Sneiderman said in the e-mails that she regretted some things they did during out-of-town trips, Marks said. In her testimony at the trial, she said that referred to holding hands.
Such exchanges led the emotionally fragile Neuman to become delusional and believe he was the father of Sneiderman’s children and that he should protect them, Marks said.
On the day of the shooting, Neuman knew right from wrong “globally,” while being delusional in thinking that killing Russell Sneiderman was the best way to protect the children, according to Marks.
“Mr. Neuman is sick,” Doug Peters, his defense lawyer, said in court.
Howard Masto and Kenneth Darling, spokesmen for GE Energy, didn’t respond to voice and e-mail messages seeking comment on the case yesterday after regular business hours.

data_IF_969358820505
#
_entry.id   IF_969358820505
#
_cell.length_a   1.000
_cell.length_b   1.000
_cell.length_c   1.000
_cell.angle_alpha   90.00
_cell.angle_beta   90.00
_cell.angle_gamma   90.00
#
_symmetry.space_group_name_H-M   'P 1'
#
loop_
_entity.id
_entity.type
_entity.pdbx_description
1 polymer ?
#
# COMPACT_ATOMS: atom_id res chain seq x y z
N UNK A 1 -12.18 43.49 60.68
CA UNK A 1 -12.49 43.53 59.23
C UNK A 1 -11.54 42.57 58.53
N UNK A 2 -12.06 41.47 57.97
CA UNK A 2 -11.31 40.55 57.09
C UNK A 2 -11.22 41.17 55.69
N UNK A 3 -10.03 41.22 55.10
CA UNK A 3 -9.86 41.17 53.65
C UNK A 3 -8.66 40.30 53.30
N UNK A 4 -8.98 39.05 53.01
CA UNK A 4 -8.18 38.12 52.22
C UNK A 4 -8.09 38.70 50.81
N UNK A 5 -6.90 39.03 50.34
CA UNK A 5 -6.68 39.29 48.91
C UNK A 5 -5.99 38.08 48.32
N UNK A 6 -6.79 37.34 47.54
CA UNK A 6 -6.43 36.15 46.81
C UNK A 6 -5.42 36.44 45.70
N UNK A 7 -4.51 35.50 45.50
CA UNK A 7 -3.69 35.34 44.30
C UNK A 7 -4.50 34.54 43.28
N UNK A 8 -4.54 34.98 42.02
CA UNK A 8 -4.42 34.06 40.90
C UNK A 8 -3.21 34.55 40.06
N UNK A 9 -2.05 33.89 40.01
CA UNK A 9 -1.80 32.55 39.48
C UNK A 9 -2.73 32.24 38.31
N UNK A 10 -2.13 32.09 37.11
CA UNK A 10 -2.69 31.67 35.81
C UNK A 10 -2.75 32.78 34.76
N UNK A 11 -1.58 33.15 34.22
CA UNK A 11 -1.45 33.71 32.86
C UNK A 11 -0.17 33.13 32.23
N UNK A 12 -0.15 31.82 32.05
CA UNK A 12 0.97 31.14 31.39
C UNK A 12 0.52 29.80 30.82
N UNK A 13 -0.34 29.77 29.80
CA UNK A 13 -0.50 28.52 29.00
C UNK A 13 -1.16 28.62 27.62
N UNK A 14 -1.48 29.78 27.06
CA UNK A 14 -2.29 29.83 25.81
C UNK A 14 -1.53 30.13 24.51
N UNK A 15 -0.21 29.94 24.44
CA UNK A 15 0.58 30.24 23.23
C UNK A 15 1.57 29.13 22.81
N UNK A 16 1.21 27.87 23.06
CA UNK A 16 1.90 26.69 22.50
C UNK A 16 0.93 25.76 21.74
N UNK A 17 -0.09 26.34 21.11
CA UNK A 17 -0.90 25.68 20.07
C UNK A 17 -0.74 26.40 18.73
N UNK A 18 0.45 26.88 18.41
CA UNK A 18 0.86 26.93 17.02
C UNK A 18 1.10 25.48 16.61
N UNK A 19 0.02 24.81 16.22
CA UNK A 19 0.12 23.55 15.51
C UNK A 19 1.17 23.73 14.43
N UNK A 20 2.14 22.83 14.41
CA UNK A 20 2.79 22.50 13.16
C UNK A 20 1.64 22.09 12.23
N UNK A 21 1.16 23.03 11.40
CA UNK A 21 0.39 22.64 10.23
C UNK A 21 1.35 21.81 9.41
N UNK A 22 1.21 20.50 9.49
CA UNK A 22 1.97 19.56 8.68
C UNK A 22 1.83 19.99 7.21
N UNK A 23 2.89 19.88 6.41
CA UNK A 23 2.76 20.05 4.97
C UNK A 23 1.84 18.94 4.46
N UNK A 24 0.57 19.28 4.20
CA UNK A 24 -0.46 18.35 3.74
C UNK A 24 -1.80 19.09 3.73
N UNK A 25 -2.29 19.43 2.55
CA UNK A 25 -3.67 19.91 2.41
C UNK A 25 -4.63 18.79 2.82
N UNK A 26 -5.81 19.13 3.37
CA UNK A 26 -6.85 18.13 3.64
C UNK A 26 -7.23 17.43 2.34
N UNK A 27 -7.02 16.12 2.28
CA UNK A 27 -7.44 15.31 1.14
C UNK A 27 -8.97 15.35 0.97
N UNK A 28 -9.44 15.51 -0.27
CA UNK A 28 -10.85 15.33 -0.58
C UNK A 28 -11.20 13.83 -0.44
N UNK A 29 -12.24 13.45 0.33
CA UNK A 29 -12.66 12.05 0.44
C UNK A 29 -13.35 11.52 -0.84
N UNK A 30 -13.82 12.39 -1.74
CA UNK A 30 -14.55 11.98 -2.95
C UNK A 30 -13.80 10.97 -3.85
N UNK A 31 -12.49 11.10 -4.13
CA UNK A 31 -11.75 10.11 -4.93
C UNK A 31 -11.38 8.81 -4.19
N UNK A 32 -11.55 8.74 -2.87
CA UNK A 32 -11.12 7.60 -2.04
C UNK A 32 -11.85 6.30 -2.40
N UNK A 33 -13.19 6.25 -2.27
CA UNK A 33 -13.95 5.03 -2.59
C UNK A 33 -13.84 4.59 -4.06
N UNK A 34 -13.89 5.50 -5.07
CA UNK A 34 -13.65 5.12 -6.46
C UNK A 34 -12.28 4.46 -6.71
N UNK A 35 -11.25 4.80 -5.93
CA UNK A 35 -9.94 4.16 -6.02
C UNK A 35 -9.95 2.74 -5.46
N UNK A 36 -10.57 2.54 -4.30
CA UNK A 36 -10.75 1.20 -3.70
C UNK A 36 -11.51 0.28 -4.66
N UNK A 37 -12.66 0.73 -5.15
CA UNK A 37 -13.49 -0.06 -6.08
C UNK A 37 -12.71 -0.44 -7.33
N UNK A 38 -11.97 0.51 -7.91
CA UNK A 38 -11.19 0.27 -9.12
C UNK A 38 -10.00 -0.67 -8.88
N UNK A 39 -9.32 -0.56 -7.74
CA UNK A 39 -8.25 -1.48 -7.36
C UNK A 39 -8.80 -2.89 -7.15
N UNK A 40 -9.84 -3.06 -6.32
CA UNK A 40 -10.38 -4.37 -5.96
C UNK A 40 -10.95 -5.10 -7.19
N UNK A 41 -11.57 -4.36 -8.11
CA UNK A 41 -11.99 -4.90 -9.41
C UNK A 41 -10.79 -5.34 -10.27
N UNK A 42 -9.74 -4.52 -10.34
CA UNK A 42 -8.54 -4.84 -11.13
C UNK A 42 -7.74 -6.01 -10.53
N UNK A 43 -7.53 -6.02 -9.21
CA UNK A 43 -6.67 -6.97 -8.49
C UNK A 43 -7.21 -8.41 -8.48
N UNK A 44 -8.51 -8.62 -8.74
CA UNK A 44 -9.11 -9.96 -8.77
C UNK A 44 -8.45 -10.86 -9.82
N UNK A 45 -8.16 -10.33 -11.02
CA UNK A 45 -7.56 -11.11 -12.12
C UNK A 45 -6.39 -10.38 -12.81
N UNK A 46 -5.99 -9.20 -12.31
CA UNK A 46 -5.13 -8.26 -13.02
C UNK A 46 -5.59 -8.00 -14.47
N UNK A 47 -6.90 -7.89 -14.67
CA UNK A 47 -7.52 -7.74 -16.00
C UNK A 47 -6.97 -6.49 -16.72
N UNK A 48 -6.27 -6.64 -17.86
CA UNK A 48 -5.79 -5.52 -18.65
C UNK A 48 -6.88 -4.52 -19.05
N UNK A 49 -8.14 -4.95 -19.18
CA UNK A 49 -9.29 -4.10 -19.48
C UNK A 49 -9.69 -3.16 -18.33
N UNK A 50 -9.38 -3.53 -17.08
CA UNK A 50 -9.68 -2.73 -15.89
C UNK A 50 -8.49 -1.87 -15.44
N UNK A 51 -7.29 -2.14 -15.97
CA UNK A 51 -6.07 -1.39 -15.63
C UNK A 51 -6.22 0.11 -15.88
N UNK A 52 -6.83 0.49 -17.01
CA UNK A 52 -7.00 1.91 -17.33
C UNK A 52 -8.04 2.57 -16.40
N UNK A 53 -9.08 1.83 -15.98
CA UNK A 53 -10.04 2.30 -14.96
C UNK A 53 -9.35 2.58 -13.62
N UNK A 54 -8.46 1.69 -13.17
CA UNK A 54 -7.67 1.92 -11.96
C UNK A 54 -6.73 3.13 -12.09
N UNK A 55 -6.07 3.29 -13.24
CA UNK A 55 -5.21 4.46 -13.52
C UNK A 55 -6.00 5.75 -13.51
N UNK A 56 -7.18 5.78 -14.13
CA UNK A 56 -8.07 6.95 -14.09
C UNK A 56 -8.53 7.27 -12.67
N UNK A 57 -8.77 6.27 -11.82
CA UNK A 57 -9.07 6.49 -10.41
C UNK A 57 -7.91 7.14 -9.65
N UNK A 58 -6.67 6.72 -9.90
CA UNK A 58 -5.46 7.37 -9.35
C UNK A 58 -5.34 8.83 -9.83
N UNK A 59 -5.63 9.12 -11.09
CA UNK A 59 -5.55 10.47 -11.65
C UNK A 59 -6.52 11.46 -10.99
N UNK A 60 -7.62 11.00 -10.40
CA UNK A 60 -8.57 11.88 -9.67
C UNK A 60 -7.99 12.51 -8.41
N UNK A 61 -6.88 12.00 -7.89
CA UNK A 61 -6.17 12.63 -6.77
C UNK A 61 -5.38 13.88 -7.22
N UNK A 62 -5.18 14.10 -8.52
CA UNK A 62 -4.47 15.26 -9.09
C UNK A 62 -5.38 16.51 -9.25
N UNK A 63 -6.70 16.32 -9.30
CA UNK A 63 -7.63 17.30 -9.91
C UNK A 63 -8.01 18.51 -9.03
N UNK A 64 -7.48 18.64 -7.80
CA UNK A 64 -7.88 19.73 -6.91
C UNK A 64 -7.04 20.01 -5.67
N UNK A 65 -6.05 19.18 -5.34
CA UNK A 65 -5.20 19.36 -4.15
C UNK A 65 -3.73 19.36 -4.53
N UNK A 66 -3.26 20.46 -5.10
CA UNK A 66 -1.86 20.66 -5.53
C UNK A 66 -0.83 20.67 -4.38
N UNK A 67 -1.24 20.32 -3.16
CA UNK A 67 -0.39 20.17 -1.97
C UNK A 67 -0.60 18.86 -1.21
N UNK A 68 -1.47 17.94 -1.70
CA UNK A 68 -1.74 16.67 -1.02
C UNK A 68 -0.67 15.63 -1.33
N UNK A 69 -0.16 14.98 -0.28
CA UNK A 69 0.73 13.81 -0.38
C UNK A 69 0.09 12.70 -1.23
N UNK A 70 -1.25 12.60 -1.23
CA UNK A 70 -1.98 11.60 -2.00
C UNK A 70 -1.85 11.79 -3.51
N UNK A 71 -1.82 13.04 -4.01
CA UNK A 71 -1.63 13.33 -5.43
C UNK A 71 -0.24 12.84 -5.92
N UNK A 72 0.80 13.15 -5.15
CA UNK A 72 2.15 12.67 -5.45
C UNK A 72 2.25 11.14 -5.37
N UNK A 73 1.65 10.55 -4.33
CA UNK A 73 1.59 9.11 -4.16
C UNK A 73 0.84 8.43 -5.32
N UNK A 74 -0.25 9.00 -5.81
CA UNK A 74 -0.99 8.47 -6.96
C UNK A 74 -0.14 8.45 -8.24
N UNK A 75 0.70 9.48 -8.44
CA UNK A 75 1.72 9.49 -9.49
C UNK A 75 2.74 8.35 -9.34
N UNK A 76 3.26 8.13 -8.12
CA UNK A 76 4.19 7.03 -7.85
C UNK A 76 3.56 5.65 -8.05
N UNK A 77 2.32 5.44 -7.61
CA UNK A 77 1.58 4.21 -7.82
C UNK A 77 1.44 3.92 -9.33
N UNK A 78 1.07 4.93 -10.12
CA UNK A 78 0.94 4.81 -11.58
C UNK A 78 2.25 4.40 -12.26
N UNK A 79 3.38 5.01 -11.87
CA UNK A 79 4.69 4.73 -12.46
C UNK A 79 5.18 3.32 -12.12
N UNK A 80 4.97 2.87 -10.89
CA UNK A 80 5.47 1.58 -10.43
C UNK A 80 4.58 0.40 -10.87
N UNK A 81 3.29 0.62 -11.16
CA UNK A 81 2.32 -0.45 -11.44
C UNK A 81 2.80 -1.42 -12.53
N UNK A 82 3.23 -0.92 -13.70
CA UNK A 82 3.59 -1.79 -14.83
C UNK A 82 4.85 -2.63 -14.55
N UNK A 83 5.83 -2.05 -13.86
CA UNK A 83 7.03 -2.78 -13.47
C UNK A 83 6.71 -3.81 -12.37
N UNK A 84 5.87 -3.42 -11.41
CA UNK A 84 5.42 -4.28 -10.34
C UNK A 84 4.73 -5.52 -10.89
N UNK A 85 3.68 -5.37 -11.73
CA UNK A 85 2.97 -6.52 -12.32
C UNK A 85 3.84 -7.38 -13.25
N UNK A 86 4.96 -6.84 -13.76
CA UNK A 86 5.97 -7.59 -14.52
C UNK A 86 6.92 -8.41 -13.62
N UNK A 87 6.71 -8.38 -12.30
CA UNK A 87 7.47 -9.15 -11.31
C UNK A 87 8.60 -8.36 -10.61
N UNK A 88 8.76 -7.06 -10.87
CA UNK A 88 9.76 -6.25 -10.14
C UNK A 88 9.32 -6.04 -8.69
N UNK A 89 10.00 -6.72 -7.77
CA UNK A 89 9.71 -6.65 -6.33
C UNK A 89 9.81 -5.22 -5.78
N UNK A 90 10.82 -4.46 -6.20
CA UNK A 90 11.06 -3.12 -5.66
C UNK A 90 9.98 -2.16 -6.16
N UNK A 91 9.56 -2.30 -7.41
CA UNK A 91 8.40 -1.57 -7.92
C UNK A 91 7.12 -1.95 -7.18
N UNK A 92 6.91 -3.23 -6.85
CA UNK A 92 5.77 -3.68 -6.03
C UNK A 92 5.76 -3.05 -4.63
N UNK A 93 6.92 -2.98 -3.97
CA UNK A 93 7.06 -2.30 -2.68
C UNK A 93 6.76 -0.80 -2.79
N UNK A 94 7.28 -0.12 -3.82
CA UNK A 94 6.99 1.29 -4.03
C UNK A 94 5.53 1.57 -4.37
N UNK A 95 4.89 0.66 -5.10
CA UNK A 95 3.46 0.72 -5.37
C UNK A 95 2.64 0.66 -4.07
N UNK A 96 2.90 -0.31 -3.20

The burden is on the defense to prove insanity, said Charles Patrick Ewing, a law school professor at the State University of New York at Buffalo. Fewer than 1 percent of criminal cases involve a temporary insanity defense, and no more than one-third of such defenses prevail, he said.
The legal definition of insanity also differs from the medical definition of mentally ill. A schizophrenic wouldn’t be found legally insane if he was aware that what he was doing was wrong, said Ewing, the author of “Insanity: Murder, Madness, and the Law.”
“Any advance planning or fleeing a crime scene undermines an insanity defense,” he said.
“I tell my students you have to be crazy to plead insanity,” he said. “If you win, you face being locked up for life.”
The case is State v. Neuman, 11CR1364-5, Georgia Superior Court, DeKalb County (Decatur)
To contact the reporter on this story: Laurence Viele Davidson in Atlanta at email@example.com.
To contact the editor responsible for this story: Michael Hytha at firstname.lastname@example.org.